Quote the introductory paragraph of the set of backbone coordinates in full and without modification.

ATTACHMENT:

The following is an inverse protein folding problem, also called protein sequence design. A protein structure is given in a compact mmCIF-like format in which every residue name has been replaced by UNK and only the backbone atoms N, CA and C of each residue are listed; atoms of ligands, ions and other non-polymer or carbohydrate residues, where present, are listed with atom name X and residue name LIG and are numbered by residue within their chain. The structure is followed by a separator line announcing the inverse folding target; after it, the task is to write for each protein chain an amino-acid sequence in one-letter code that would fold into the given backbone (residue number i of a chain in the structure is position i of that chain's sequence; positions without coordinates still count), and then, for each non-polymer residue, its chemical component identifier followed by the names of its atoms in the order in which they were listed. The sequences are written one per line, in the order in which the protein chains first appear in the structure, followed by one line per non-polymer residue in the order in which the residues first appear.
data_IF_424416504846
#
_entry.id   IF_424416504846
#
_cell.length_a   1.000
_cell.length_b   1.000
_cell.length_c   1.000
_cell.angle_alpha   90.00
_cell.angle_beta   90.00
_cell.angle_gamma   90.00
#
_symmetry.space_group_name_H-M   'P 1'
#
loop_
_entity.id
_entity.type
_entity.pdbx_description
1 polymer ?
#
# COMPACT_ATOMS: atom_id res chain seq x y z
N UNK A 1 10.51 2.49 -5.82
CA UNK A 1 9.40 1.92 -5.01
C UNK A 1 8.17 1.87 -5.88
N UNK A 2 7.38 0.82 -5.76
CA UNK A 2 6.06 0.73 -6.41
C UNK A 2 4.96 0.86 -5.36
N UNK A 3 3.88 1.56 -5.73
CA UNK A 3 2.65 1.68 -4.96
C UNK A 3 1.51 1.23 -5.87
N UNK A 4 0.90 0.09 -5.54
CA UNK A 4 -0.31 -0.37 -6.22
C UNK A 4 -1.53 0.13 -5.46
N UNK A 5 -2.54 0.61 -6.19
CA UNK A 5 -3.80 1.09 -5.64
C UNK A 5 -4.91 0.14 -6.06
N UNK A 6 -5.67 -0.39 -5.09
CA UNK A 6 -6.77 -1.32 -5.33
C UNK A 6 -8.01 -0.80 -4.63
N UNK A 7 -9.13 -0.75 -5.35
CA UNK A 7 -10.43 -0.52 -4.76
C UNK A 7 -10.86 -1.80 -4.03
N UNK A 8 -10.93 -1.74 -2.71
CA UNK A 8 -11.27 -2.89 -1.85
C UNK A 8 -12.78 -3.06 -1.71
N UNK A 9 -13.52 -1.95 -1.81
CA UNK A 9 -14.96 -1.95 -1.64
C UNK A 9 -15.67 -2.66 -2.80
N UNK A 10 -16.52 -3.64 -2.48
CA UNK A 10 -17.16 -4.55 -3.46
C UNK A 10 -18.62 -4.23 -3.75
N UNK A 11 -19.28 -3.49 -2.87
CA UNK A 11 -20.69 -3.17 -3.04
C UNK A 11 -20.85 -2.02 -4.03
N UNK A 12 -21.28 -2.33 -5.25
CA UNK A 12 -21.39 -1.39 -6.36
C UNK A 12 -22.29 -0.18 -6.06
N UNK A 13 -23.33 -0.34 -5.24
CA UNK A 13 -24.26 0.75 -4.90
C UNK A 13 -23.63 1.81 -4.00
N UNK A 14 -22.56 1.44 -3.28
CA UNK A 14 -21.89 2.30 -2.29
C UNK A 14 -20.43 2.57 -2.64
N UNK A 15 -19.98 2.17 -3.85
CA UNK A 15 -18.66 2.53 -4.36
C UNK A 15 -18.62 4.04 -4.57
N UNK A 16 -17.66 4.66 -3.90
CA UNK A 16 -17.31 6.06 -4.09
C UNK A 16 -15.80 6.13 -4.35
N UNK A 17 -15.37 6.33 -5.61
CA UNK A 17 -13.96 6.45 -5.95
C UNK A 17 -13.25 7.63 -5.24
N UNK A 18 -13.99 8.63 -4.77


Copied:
The following is an inverse protein folding problem, also called protein sequence design. A protein structure is given in a compact mmCIF-like format in which every residue name has been replaced by UNK and only the backbone atoms N, CA and C of each residue are listed; atoms of ligands, ions and other non-polymer or carbohydrate residues, where present, are listed with atom name X and residue name LIG and are numbered by residue within their chain. The structure is followed by a separator line announcing the inverse folding target; after it, the task is to write for each protein chain an amino-acid sequence in one-letter code that would fold into the given backbone (residue number i of a chain in the structure is position i of that chain's sequence; positions without coordinates still count), and then, for each non-polymer residue, its chemical component identifier followed by the names of its atoms in the order in which they were listed. The sequences are written one per line, in the order in which the protein chains first appear in the structure, followed by one line per non-polymer residue in the order in which the residues first appear.